Abosrption and metabolism of cho
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Abosrption and metabolism of cho

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  • 1. Carbohydrates By Khuram Aziz Senior Demonstrator Junior sci, by IBC Member of NAYS 1
  • 2. Carbohydrate (CHO) DigestionIn lumenStarch  maltose + maltriose + α-limit dextrinsAmylase SF Biology II 2
  • 3. Carbohydrate digestion andabsorptionAt brush-border• Maltose/maltriose  glucose – Glucoamylase (maltase) – Sucrase-isomaltase• α-limit dextrins  glucose – Sucrase-isomaltase• Sucrose  glucose + fructose – Sucrase-isomaltase• Lactose  glucose + galactose – Lactase SF Biology II 3
  • 4. Absorption GENERAL PRINCIPLES• Breakdown of complex molecules – Enzymes (pH)• Absorption into gut cells – Mechanism of absorption – Active [energy] – Passive [no direct energy ] – carriers SF Biology II 4
  • 5. Absorption of Carbohydrates Essentially all CHO are absorbed in the form of monosaccharides 80% glucose 20% fructose and galactose All monosaccharides absorbed by active transport. Glucose transported by sodium co-transport mechanism Galactose similar to glucose Fructose transported by facilitated diffusion 5
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  • 7. 7
  • 8. Carbohydrate digestion andabsorption apical basolateral SGLT-1 • Na+ coupled (Na/K ATPase for gradient) • D-hexoses w/ pyranose ring GLUT-5 • Fructose absorption • Jejunum • Facilitated diffusion GLUT-2
  • 9. FACILITATIVE GLUCOSETRANSPORTERS Transporter Tissue Distribution Human erythrocyte Blood-brain barrier GLUT 1 Blood-retinal barrier Blood-placental barrier Blood-testis barrier Liver GLUT 2 Kidney Pancreatic β-cell Serosal surface of intestinal mucosal cells
  • 10. FACILITATIVE GLUCOSETRANSPORTERS Transporter Tissue Distribution GLUT 3 Brain (neurons) Major transporter in the CNS Adipose tissue GLUT 4 Skeletal muscle Heart muscle GLUT 5 Intestinal epithelium (fructose Spermatozoa transporter)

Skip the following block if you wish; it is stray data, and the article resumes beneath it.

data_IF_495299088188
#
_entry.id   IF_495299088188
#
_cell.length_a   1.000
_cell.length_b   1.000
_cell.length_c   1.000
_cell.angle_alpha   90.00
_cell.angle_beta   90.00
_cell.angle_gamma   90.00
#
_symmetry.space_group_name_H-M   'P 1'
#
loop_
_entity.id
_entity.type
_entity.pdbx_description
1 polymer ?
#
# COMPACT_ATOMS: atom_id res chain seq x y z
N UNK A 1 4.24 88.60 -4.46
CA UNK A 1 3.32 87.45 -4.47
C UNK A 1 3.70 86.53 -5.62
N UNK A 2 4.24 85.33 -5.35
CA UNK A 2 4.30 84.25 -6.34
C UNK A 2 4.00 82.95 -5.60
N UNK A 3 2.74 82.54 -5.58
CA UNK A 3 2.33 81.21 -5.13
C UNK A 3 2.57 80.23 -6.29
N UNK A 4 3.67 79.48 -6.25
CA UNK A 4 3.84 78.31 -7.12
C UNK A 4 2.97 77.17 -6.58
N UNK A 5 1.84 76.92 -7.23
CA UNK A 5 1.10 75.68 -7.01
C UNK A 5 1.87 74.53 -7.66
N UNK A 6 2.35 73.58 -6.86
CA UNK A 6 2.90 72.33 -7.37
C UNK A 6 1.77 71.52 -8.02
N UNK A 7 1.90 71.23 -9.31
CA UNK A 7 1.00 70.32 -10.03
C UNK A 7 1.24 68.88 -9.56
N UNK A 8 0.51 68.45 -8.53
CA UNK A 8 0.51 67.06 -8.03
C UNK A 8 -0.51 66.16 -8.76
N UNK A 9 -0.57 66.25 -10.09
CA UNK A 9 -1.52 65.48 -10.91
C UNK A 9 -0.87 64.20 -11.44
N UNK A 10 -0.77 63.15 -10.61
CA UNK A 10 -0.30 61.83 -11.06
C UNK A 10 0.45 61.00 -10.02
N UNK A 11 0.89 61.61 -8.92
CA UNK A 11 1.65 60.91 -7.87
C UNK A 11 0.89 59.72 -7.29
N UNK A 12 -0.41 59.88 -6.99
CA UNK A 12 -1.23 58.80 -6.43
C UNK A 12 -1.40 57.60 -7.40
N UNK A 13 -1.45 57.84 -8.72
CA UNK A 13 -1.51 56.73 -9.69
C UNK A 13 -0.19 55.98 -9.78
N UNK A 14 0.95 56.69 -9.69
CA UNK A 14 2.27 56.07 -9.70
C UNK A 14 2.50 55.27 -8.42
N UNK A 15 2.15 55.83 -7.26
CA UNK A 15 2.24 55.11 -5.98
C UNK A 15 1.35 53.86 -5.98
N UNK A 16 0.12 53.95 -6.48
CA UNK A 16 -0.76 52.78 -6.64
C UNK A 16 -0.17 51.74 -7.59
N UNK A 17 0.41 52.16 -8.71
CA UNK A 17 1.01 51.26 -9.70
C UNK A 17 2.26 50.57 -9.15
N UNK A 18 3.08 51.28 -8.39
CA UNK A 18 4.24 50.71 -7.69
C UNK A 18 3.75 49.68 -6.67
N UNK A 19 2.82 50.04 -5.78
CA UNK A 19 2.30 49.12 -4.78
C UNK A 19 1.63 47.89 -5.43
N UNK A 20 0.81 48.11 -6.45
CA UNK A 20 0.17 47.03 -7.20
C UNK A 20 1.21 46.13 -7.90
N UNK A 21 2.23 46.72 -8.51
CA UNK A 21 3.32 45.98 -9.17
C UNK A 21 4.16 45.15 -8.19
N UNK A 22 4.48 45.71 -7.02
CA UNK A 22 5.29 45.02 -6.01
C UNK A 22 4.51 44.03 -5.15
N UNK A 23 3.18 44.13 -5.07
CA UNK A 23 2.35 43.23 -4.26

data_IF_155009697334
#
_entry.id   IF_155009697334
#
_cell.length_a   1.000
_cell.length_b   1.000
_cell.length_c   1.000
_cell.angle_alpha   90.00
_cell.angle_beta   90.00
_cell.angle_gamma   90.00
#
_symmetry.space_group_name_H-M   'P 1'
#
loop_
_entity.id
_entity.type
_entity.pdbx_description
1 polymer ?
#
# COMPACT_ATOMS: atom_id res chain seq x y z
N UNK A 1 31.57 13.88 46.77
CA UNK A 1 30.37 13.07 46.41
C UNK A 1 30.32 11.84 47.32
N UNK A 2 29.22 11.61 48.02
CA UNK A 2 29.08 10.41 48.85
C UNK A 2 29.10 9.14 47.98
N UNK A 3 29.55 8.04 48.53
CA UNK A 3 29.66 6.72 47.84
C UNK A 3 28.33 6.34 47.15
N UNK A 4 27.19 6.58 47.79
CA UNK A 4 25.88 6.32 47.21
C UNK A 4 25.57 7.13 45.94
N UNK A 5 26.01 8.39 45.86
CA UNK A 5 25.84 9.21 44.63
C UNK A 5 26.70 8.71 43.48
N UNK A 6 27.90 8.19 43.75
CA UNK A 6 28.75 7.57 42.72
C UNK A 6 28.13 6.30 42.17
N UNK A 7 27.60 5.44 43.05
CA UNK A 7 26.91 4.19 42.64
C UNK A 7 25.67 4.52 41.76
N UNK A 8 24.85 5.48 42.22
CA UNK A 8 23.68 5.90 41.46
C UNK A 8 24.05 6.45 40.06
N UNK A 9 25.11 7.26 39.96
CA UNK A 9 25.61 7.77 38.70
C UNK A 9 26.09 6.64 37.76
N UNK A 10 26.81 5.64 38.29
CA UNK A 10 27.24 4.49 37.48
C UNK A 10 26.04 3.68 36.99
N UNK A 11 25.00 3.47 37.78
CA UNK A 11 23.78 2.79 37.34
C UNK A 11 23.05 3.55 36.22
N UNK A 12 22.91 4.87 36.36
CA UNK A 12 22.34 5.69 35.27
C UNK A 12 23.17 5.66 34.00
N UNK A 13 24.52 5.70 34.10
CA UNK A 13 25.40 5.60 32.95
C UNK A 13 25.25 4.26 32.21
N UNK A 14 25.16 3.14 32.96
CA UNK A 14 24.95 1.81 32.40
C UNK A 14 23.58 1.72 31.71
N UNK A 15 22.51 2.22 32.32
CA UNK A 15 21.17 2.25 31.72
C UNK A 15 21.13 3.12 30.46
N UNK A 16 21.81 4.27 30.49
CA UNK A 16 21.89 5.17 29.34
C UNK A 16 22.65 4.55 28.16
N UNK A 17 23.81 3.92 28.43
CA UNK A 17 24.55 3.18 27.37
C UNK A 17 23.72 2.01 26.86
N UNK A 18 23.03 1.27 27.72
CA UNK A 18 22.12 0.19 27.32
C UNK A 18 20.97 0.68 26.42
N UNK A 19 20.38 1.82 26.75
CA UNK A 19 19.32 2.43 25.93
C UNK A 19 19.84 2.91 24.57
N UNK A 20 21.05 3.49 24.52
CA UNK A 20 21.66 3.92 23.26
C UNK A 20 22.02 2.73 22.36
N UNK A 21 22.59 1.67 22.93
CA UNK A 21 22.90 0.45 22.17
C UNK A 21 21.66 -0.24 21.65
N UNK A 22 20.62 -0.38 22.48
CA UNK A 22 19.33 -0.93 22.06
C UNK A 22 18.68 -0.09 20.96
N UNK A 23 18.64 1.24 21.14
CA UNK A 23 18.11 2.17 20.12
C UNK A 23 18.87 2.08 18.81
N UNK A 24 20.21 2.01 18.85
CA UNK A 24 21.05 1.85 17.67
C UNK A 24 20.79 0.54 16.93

• 11. PATHOLOGICAL CONDITIONS AFFECTING DIGESTIONAND ABSORPTION OF CARBOHYDRATESI. Disaccharidase Deficiences A. Hereditary – with genetic basis B. Acquired – temporary decrease of enzymes from prolonged or severe diarrhea, malnutrition or drugs Ex. 1. Lactase deficiency - intolerance to lactose or dairy products Types: i. Inherited lactase deficiency – develops soon after birth with lactose feeding ii. Primary low lactase activity – seen among adult Blacks & Orientals or Asians, hence milk is not part of their food.
  • 12. PATHOLOGICAL CONDITIONS AFFECTING DIGESTION AND ABSORPTION OF CARBOHYDRATESI. Disaccharidase Deficiences B. Acquired Ex. 1. Lactase Deficiency Types: iii. Secondary low lactase activity – from intestinal diseases that injure the lactase-producing intestinal villi: colitis, gastroenteritis & excessive alcohol intake. 2. Isomaltase – sucrase Deficiency = intolerance to ingested isomaltose and sucrose
  • 13. PATHOLOGICAL CONDITIONSAFFECTING DIGESTION ANDABSORPTION OFCARBOHYDRATESII. Monosaccharide Malabsorption – congenital defect in Na-glucose co- transporter carrier mechanism, hence glucose and galactose are absorbed only slowly.
  • 14. PATHOPHYSIOLOGY OF LACTOSE INTOLERANCE Unabsorbed lactose in large intestine attracts H2O (osmotic agent) Bacterial fermentation H2, CO2, CH4 diarrhea nausea bloating dehydration flatulence metabolic acidosis
  • 15. LACTOSE INTOLERANCE:TREATMENTA. Reduction or avoidance of lactose- containing foods.B. Use of hard cheeses (Cheddar, Swiss, Jalsbey) – low in lactoseC. Yogurt – with live bacteria that release free lactases when the bacteria are released by gastric acid and proteolytic enzymes.D. Lactate tablet/capsule, Lactaid® - should be taken 1 hr. before meals
  • 16. GLYCOLYSISI. Other Name: Embden-Meyerhoff PathwayII. Function: the major pathway for glucose utilization (and for fructose and galactose) to provide energy (ATP)III. Site: Cytoplasm of all cells (or in the extra mitochondrial soluble fraction of the cell)IV. Types A. Aerobic – uses oxygen; pyruvate is the end product B. Anaerobic – uses no oxygen; lactate is the end product
  • 17. GLYCOLYSISV. Phases A. First Phase - first 5 reactions - energy investment phase because ATP is utilized in the synthesis of phosphorylated forms of glucose and fructose - preparatory or collection phase (Lehninger) bec. glucose and a no. of hexoses like fructose, galactose and mannose and the pentoses after phosphorylation by ATP undergo catabolism and then cleaved to form glyceraldehyde 3-phosphate.
  • 18. GLYCOLYSISV. Phases B. Second Phase - last 5 reactions - energy generation phase or payoff phase because two (2) molecules of ATP are formed per molecule of glucose oxidized to pyruvate or lactate.